“Right this way, sir.” said my chauffeur.
And here’s where I stop myself. Normally, I’d play this by doing the whole “a chauffeur? Pour moiI?” thing. But not today. Today I didn’t want to be a fish out of water. I wanted to pass for something buttoned up for once. I wanted to experience “class” without it immediately followed by the words “action lawsuit.” And I wanted free appetizers. Can’t judge me for that. Everyone likes free appetizers.
So when my chauffeur pulled up in a white Maserati Ghibli and opened the door, I went for the full Draper.
“Took you long enough, you salty piece of garbage.”
A quick elbow from my editor brought me back down. “Too much. Just…stand up straight, and look like you’re supposed to be there. Be relaxed and vaguely disinterested.”
“Like how I am during my daily visit to Goodwill?”
“For the last time, I don’t want to hear about your personal life.”
We got in, and our driver took us the short distance to the event. Picking his moments carefully, the driver occasionally revved up the engine and took us speeding across 54th street. I don’t know if it we clocked the 5.5 seconds it takes a Ghibli to reach 60 mph, but we couldn’t have been far off.
“Do you do this every day?” asked my editor of the chauffeur.
“Yep. Driving Maseratis all day every day. You get used to it,” he responds. Heavens. What a life.
I wondered how this model was different. We were in Maserati’s new Ghibli model, which is smaller and sportier than their flagship Quattroporte. It’s also available at a lower price point – starting around $65,000 (chump change, for sure). The company is apparently looking to compete with the Mercedes-Benz E-Class and BMW 5s.
According to the Internet, anyway. Being that my most dependable ride was a 1986 Buick Century, this was a new experience. I knew it was fast. I knew it was quiet. I knew they had a special shaded curtain drawn over the back windows, so we looked important. Felt important.
Upon arriving, I felt a little out of place – but that was partially my fault. I had, to date, probably the thickest beard I’d ever grown (in my defense, it was for a public shaving that I was taking part in just a few days later. Still, the guests of this event looked mighty suave and beautiful, compared to my whole Paul Bunyan deal.
I was surprised at what was waiting for us inside the event. Typically, at events like this, it’s hard to escape the features and benefits of the product in question. Here? It felt like the Ghibli was all part of the tapestry.
Let me explain. What I saw felt more like a celebration of the Maserati lifestyle. In other words, there was a chance that there were gearheads there — folks interested in the Ghibli’s 345-horsepower, 3-liter V6 engine, or the fact that it features a Bowers and Wilkins sound system (come to think of it, that’s something WE’RE pretty interested in). But this wasn’t about the nuts and bolts. This was about the kind of person that drives a Maserati. This was about the feel. And with the Ghibli, that feeling became a little bit more attainable.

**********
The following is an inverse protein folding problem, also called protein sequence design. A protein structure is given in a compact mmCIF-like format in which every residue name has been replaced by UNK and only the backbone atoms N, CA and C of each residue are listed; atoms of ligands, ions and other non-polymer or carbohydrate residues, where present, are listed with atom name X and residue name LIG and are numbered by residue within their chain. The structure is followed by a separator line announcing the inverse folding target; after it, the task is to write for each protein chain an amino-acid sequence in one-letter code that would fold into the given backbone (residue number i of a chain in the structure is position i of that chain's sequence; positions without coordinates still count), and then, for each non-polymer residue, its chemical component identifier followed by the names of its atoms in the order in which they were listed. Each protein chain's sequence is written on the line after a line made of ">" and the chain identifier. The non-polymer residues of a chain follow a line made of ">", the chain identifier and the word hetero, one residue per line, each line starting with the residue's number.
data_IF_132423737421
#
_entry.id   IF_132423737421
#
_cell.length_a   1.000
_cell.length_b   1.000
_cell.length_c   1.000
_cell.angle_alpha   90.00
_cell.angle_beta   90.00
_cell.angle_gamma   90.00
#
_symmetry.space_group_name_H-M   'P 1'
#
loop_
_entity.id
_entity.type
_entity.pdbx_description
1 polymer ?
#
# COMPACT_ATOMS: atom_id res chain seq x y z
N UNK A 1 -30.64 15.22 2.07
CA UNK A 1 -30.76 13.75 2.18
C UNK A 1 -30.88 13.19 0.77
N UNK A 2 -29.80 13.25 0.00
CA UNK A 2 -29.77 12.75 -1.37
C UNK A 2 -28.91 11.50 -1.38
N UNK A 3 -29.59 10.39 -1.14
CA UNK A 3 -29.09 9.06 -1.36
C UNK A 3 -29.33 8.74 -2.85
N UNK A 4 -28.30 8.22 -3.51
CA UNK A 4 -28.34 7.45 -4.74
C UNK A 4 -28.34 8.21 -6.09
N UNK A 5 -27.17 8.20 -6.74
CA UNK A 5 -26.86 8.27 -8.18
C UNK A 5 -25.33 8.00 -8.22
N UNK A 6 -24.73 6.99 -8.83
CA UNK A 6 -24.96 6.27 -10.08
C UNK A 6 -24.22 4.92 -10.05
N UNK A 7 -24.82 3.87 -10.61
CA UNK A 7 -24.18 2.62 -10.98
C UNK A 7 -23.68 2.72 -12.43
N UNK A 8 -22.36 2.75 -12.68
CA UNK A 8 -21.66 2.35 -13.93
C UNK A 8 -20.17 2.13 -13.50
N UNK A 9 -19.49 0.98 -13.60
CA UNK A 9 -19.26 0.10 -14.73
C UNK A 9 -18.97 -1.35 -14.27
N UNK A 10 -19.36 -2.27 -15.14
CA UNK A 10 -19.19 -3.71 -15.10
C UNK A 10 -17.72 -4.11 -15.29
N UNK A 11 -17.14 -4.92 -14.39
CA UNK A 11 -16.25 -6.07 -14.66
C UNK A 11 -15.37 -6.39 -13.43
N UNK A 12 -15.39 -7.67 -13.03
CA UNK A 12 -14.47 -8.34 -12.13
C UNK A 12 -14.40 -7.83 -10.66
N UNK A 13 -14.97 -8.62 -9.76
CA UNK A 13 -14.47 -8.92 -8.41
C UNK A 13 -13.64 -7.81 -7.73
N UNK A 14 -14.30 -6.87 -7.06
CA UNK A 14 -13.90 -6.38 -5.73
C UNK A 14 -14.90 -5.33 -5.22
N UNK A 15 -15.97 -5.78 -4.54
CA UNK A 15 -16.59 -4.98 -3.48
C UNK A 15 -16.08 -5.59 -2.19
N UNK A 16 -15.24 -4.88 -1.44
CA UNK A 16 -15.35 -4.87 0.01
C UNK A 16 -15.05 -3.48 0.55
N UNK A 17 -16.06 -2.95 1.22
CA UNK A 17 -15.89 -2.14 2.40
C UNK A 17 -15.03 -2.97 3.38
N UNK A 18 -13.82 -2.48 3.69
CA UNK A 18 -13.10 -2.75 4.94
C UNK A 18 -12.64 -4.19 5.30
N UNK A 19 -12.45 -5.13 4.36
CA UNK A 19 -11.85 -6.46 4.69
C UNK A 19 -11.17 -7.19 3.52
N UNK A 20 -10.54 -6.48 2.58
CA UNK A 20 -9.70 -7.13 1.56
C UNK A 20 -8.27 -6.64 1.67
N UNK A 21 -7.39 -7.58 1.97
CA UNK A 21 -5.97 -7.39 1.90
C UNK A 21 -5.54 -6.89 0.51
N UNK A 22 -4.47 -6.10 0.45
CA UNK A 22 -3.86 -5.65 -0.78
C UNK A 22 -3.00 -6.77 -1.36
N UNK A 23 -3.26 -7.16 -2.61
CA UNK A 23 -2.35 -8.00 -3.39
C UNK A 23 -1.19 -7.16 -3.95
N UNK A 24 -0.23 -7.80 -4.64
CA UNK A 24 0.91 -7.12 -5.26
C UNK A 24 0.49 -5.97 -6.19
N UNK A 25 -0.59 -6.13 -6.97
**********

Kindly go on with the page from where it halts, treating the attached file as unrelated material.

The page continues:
What we saw were a number of stations with different, non-car-related things to offer. First, we chatted up a gentleman who operated a private airline charter service. To showcase his product, guests were invited to don a pair of 3-D glasses (the new kind, not the blue and red kind, sadly) and view a short film that showed off everything the interior of a cabin could be. Lounge areas. Big, comfy beds. The works. The only potential misstep was that they showed a fireplace with a fake fire screen in front. More than once, they had to field questions about where the smoke went during the flight. Oh, honey…
Approaching the back section of the event we found, much to our surprise, a casino. And a silent auction. Turns out that the party was being hosted by Jets (tie-in!) wide receiver David Nelson, and the auction was benefiting his charity. I checked the autographed Peyton Manning helmet (my nephew is a big fan, you see) but the starting bid was about half of my usual paycheck. Alas. I also wanted to play some blackjack with Man Cave’s generous per diem, until my editor reminded me that Man Cave doesn’t have a per diem, and I’ve accidentally been trashing my credit score for years.
Realizing my sip of the luxurious life was limited, I resolved to make the most of it. Was this what life was like for people who can afford such fine things? They’re just 007ing all the time?
To round it out, the folks at Maserati also offered an open bar with tasty beers (I was not shy about indulging in many a Peroni and Kwak) as well as a selection of hand-rolled cigars. When we arrived, there was one left. I decided to give it to Charity, a dancer I believe was really into me at a club I recently frequented.
All told, we got a nice snapshot into what I’d call an aspirational lifestyle. Good food, good beers, nice cigars, private jets, and — oh yeah, — 6’3” robot models. Er, model robots? Anyway, them too. If this is what Ghibli drivers experience everyday, I’m going to start putting extra nickels in my piggy back pronto.
Brian Cullen really, really enjoys robots but doesn’t understand how they work. He also enjoys drinking beers, and has a pretty solid understanding of how that works. You can read about his musings about both on Twitter @BucketCullen.